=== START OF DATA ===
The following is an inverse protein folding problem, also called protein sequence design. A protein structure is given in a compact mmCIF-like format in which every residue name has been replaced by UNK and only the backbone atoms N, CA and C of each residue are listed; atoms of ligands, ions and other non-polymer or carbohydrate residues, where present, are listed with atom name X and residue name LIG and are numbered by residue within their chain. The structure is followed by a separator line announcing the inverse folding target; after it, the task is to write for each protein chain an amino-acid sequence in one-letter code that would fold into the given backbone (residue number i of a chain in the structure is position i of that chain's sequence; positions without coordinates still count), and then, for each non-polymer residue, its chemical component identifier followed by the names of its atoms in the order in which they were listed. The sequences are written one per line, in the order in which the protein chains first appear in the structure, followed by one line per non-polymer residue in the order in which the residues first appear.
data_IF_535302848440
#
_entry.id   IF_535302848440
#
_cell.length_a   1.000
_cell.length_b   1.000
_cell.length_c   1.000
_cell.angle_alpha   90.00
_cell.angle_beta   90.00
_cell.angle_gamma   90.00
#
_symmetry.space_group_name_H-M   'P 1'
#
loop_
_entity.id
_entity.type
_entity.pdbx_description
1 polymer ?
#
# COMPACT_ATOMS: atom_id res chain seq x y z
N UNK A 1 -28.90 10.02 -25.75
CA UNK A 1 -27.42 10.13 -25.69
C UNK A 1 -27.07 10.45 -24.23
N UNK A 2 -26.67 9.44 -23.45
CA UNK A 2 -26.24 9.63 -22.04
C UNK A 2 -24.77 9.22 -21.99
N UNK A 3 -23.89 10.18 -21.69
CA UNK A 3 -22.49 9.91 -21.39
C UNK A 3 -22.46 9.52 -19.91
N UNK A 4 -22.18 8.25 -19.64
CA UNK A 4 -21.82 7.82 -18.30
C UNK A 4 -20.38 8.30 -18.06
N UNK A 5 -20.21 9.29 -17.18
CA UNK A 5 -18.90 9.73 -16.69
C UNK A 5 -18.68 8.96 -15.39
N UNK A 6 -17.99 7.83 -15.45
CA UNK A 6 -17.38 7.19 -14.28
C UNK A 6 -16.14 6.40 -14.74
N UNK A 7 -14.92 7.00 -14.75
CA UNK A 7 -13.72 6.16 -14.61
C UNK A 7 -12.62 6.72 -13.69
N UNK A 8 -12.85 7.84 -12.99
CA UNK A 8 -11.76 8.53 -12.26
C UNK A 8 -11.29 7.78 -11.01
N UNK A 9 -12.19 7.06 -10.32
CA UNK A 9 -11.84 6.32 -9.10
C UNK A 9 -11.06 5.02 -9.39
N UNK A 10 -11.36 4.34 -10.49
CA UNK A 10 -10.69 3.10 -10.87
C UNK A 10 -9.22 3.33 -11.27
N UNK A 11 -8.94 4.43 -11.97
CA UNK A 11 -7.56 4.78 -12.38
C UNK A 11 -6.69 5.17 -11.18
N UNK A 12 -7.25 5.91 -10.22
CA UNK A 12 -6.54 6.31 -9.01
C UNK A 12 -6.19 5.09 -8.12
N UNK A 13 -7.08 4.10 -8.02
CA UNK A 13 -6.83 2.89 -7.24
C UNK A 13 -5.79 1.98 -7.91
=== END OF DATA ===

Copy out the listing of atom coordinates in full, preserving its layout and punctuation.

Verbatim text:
The following is an inverse protein folding problem, also called protein sequence design. A protein structure is given in a compact mmCIF-like format in which every residue name has been replaced by UNK and only the backbone atoms N, CA and C of each residue are listed; atoms of ligands, ions and other non-polymer or carbohydrate residues, where present, are listed with atom name X and residue name LIG and are numbered by residue within their chain. The structure is followed by a separator line announcing the inverse folding target; after it, the task is to write for each protein chain an amino-acid sequence in one-letter code that would fold into the given backbone (residue number i of a chain in the structure is position i of that chain's sequence; positions without coordinates still count), and then, for each non-polymer residue, its chemical component identifier followed by the names of its atoms in the order in which they were listed. The sequences are written one per line, in the order in which the protein chains first appear in the structure, followed by one line per non-polymer residue in the order in which the residues first appear.
data_IF_535302848440
#
_entry.id   IF_535302848440
#
_cell.length_a   1.000
_cell.length_b   1.000
_cell.length_c   1.000
_cell.angle_alpha   90.00
_cell.angle_beta   90.00
_cell.angle_gamma   90.00
#
_symmetry.space_group_name_H-M   'P 1'
#
loop_
_entity.id
_entity.type
_entity.pdbx_description
1 polymer ?
#
# COMPACT_ATOMS: atom_id res chain seq x y z
N UNK A 1 -28.90 10.02 -25.75
CA UNK A 1 -27.42 10.13 -25.69
C UNK A 1 -27.07 10.45 -24.23
N UNK A 2 -26.67 9.44 -23.45
CA UNK A 2 -26.24 9.63 -22.04
C UNK A 2 -24.77 9.22 -21.99
N UNK A 3 -23.89 10.18 -21.69
CA UNK A 3 -22.49 9.91 -21.39
C UNK A 3 -22.46 9.52 -19.91
N UNK A 4 -22.18 8.25 -19.64
CA UNK A 4 -21.82 7.82 -18.30
C UNK A 4 -20.38 8.30 -18.06
N UNK A 5 -20.21 9.29 -17.18
CA UNK A 5 -18.90 9.73 -16.69
C UNK A 5 -18.68 8.96 -15.39
N UNK A 6 -17.99 7.83 -15.45
CA UNK A 6 -17.38 7.19 -14.28
C UNK A 6 -16.14 6.40 -14.74
N UNK A 7 -14.92 7.00 -14.75
CA UNK A 7 -13.72 6.16 -14.61
C UNK A 7 -12.62 6.72 -13.69
N UNK A 8 -12.85 7.84 -12.99
CA UNK A 8 -11.76 8.53 -12.26
C UNK A 8 -11.29 7.78 -11.01
N UNK A 9 -12.19 7.06 -10.32
CA UNK A 9 -11.84 6.32 -9.10
C UNK A 9 -11.06 5.02 -9.39
N UNK A 10 -11.36 4.34 -10.49
CA UNK A 10 -10.69 3.10 -10.87
C UNK A 10 -9.22 3.33 -11.27
N UNK A 11 -8.94 4.43 -11.97
CA UNK A 11 -7.56 4.78 -12.38
C UNK A 11 -6.69 5.17 -11.18
N UNK A 12 -7.25 5.91 -10.22
CA UNK A 12 -6.54 6.31 -9.01
C UNK A 12 -6.19 5.09 -8.12
N UNK A 13 -7.08 4.10 -8.02
CA UNK A 13 -6.83 2.89 -7.24
C UNK A 13 -5.79 1.98 -7.91